CAR / #Mercedes-Benz-280TE-S123
Run by Graeme Hurst
Owned since Nov 2011
Total mileage 271,854km
Miles since August report c4000km (odometer broken)
Latest costs R22k (£1200)
WAGON’S ROLE TAKES ITS TOLL
When would-be classic owners ask for advice on buying a car, which they invariably fancy as something that won’t shed value like a modern, I always point out that there’s no such thing as a free lunch. As the years and miles roll by, the value may hold but stuff wears out and you may need to dig deep when the spanners come out. And that’s been the case with the TE after five years of use (plus its intergalactic mileage) caught up with the Mercedes. It began with the steering box, which was getting increasingly vague, making the wagon tricky to control in the Cape Doctor – the region’s strong south-easterly wind.
Journeys were made more tiring by a drivetrain vibration, but balancing the prop (the usual culprit) didn’t improve things.
And the offside front wheel tended to lock under heavy braking. Time, then, to digest the second piece of advice I dispense after the euphoria of purchase has passed: find a specialist who understands old cars and who you can trust to keep it running smoothly. In this case that was Allan Ketterer of JFT Motors, who’s spent nearly three decades under the bonnets of 123s. The news wasn’t good when he called back: the steering box was well past the point where it could be adjusted, while the vibration was due to tired engine and gearbox mounts – the rubber had separated from the metal surround on the latter. A blocked hose had allowed the nearside caliper to seize – so the offside one was doing all the work – and four new discs were needed. Secondhand boxes are likely to be just as worn, so I called the local Mercedes agent to price a new one: 46,000 Rand (c£2500) after duties! I only paid R34k for the car.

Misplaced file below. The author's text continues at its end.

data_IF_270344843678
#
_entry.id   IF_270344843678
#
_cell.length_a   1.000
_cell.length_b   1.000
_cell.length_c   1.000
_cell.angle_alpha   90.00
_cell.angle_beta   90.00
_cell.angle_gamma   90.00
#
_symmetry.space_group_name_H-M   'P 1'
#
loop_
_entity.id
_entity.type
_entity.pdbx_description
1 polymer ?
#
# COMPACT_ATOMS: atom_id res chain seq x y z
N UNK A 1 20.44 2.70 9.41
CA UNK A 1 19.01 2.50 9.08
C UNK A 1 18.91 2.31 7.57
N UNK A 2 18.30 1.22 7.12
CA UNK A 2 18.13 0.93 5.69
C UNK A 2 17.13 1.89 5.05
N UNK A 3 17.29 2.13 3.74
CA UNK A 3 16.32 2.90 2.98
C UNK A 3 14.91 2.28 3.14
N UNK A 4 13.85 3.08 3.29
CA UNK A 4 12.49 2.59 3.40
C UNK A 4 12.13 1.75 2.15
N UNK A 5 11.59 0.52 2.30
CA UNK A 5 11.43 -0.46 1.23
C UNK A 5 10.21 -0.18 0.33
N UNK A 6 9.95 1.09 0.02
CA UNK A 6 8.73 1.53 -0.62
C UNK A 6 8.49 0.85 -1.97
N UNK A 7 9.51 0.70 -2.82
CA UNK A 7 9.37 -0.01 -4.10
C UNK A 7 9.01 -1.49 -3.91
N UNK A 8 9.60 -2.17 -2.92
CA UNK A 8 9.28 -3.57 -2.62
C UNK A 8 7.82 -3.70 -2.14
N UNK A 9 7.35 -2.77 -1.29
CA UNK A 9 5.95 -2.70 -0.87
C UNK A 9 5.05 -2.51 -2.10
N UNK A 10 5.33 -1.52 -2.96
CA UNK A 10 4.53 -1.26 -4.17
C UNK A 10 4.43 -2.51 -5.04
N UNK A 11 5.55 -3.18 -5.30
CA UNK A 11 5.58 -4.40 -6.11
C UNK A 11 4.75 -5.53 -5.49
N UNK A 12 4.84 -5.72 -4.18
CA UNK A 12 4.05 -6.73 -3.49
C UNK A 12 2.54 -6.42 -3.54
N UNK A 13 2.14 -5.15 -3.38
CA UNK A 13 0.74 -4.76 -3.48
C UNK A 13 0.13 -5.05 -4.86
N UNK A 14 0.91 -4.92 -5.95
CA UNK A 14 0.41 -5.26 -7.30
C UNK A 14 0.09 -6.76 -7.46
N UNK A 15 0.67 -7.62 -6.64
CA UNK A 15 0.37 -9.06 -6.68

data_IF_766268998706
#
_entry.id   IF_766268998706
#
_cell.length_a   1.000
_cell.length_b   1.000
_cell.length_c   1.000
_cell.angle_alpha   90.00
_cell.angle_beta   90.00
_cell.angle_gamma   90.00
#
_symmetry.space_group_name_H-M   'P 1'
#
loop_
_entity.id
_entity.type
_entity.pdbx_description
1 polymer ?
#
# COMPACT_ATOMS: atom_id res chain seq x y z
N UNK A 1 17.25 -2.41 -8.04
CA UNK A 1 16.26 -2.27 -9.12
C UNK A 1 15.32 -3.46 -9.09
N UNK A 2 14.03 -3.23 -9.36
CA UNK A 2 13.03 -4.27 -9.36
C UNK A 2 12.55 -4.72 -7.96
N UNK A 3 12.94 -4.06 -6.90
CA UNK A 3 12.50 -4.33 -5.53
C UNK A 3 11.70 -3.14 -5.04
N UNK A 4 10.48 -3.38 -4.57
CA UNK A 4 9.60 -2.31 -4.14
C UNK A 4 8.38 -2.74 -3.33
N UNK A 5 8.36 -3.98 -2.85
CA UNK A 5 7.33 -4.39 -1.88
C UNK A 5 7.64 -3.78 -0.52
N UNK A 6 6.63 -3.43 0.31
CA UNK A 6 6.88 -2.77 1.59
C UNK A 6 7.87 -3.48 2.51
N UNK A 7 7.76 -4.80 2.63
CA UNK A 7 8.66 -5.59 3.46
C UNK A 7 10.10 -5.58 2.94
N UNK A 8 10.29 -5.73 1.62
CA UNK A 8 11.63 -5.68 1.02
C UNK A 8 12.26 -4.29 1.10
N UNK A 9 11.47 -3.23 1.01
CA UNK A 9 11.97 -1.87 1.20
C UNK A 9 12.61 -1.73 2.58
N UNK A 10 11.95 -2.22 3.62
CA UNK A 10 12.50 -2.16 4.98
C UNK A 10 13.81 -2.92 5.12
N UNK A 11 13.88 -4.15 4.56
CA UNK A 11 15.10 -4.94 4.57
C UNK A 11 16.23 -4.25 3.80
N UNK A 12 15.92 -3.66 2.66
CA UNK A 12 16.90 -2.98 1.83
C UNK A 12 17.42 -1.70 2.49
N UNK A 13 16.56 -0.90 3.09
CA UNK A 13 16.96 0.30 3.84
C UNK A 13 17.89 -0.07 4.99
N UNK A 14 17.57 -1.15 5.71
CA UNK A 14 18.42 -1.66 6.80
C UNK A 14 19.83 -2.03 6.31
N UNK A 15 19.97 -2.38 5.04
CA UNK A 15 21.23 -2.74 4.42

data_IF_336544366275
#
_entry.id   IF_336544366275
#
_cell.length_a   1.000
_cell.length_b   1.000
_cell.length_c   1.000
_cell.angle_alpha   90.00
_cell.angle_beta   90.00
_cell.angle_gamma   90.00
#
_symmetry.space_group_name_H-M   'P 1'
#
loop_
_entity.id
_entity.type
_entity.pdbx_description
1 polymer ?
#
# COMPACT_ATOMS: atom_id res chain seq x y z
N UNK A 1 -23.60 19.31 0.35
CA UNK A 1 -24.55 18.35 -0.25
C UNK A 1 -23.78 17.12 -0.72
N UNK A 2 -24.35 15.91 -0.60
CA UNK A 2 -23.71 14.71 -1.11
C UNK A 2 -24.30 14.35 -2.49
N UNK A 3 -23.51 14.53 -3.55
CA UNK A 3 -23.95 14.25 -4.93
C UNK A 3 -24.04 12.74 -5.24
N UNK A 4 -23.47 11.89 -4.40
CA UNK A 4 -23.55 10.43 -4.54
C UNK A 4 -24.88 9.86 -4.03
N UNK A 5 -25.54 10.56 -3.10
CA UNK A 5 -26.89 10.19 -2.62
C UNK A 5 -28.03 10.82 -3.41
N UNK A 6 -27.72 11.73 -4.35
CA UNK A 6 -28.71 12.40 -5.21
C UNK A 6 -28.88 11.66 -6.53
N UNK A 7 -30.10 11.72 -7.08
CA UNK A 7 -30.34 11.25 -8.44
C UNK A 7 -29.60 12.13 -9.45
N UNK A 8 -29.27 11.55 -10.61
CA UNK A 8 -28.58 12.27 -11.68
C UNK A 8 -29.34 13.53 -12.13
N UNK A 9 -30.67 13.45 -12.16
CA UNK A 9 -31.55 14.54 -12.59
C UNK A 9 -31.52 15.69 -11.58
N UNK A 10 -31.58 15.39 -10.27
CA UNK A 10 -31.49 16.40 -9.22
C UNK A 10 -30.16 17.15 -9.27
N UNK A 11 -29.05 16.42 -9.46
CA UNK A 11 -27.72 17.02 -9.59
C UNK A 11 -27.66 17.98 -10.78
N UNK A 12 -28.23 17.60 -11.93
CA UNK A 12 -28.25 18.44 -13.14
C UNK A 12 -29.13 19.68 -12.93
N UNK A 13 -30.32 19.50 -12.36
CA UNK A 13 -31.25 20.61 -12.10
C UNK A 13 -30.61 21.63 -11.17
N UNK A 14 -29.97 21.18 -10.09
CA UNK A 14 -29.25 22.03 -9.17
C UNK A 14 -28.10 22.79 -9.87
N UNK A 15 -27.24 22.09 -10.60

The cost of new mounts was also a shock: R1900 per engine support and R3600 for the gearbox unit. So Allan offered to ring mates in the trade to locate good used ones, but he recommended using pukka M-B items. I listened politely and then insisted on pattern versions for a tenth of the price but they obviously weren’t as good. One trip to the coast convinced me that they weren’t up to the job and I soon had the TE back at JFT, with my credit card out to opt for the Stuttgart route after all.
Hurst decided that cutprice mounts were a false economy after a long drive.
Fresh steering box is a vast improvement. Inset: tired ’box mount; OEM engine ones.